Gravitational Waves Could Help Unlock the Secrets of Space

One of the most exciting things about science is that it allows for the continual refinement and adaption of hypotheses, even after many years. Ideas that were completely theoretical can become concrete, and each generation is influenced by, and builds upon, the next.

It was just about a century ago that Albert Einstein proposed the existence of gravitational waves, and now practical experimentation has finally caught up to his theoretical analysis. Recently, researchers at the Laser Interferometer Gravitational-wave Observatory announced they had detected gravitational waves. This discovery confirms the predictions of Einstein’s theory of general relativity.

How were gravitational waves detected?

There are now research facilities dedicated to observing these waves and their effect on the natural world. Laser Interferometer Gravitational-wave Observatory, or LIGO, consists of two installations, one in Washington state and another in Louisiana, that work together to provide observations and insight into this fascinating natural phenomenon.

What are gravitational waves?
When a charge accelerates, it produces an electromagnetic wave. Similarly, when a mass accelerates, it produces a sort of wave of its own: gravitational. In most cases, these waves are undetectable, even by modern scientific standards. However, if the object is large enough — like a massive star — the resulting wave can be observed. The source of this disturbance may be in the Milky Way, or another relatively close galaxy.

When the wave passes by an observer, space-time is strained at a magnitude that is inversely proportional to the distance from the source.

How are gravitational waves measured?
There are two primary hurdles to measuring these waves: amplitude and distance. They have very small amplitudes, which make their effect miniscule, and they, like most everything in space, occur very far away. Only recently has the technology existed to investigate the waves, after the development of specialized types of Michelson interferometers. These machines combine powerful lasers and photodetectors. The lasers are split in two along an L-shape — one beam along each arm of the shape — which are then reflected back to the junction.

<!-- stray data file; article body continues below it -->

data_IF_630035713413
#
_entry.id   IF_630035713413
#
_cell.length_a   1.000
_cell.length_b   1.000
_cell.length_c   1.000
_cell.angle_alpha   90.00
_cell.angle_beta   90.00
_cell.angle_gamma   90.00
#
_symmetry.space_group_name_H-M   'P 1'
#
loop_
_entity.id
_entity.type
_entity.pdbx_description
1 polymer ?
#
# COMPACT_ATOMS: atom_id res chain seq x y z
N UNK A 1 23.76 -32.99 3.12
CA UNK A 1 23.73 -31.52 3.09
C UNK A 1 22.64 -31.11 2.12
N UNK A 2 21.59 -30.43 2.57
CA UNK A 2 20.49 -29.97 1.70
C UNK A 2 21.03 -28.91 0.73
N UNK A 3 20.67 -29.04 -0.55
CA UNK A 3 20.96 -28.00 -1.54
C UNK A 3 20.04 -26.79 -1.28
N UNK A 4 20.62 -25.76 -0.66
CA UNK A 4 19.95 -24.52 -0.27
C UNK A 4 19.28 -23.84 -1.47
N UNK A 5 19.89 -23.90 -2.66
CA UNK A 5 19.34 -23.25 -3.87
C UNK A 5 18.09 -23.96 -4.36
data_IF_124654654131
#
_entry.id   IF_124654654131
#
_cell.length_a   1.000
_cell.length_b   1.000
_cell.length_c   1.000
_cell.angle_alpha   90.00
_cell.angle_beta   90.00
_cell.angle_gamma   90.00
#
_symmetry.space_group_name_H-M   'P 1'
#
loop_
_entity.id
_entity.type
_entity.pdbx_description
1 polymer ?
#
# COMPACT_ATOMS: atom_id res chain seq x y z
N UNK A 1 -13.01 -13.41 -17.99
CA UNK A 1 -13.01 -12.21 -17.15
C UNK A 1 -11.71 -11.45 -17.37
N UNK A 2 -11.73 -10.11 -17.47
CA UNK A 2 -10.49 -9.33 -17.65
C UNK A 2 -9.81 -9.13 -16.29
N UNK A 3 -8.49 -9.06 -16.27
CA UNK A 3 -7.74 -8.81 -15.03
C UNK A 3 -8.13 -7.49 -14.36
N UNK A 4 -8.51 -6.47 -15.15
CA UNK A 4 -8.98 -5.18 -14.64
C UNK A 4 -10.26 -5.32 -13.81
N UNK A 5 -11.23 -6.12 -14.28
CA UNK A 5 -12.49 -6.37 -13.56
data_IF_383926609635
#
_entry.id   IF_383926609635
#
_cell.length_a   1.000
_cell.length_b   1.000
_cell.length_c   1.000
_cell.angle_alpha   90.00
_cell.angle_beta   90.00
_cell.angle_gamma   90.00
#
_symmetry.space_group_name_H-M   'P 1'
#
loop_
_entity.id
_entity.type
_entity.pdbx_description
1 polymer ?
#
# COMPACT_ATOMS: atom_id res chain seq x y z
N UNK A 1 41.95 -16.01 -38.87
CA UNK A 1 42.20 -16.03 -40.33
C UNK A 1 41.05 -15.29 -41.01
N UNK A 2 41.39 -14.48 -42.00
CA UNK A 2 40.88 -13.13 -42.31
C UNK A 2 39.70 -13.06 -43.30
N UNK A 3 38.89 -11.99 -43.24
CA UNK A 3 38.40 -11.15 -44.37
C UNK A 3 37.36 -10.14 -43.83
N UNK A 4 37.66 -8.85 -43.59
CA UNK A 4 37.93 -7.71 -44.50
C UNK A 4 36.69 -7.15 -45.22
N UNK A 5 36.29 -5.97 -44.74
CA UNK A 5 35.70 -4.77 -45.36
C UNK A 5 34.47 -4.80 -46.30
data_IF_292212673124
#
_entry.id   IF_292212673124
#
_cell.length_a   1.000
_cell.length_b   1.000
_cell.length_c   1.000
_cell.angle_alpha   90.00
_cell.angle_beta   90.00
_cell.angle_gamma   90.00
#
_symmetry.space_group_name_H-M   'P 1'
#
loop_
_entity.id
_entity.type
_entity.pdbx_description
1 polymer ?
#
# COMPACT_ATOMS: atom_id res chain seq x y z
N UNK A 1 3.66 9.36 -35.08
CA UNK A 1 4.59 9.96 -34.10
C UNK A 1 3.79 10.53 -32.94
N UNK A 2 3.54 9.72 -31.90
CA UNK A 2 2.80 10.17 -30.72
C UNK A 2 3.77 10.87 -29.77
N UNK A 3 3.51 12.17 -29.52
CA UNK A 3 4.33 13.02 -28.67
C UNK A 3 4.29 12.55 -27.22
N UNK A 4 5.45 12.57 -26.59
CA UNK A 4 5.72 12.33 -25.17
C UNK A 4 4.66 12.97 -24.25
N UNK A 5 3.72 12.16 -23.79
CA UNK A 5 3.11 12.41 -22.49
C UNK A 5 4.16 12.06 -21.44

“Gravitational waves are capable of affecting light.

Under normal circumstances, the beams bounce back and cancel each other out. However, gravitational waves are capable of affecting light, and as such can disrupt the pattern of one of the beams, which results in some light reaching the end of the junction. The photodetector picks up this activity, and the presence of a wave is suggested.

LIGO has three of these interferometers: two in Washington and one in Louisiana. To better analyze the results received, the observatory partners with similar organizations in Germany and Italy. Over time, the sensitivity of the instruments has gotten increasingly better, allowing more precise results and more usable data.

What is the future of gravitational waves?
The ability to measure this activity could have a profound influence on the future of astrophysics. Gravitational waves can pass through virtually anything without being dispersed, and do not need matter to be generated in the first place. This combination means that they are capable of carrying previously impossible-to-obtain information, including data about rare astrological phenomena. In fact, the confirmation of the existence of these waves is an important clue in piecing together the origins of the universe itself and can help scientists further understand space.

How can you integrate new discoveries into your lessons? 
Exciting new scientific discoveries that make headlines are great opportunities to integrate current events into your lessons. In this case, it’s a chance to cover the foundational concepts in physics, astrophysics, and quantum mechanics that made the discovery of gravitational waves possible.

All of this foundational content is available in McGraw-Hill Education’s AccessScience—the award-winning STEM teaching and learning resource developed specifically for students and non-specialists. For instance, AccessScience provides in-depth articles written by expert scientists—complete with illustrations, photos, and links to citable literature—on the essential topics related to the discovery gravitational waves.

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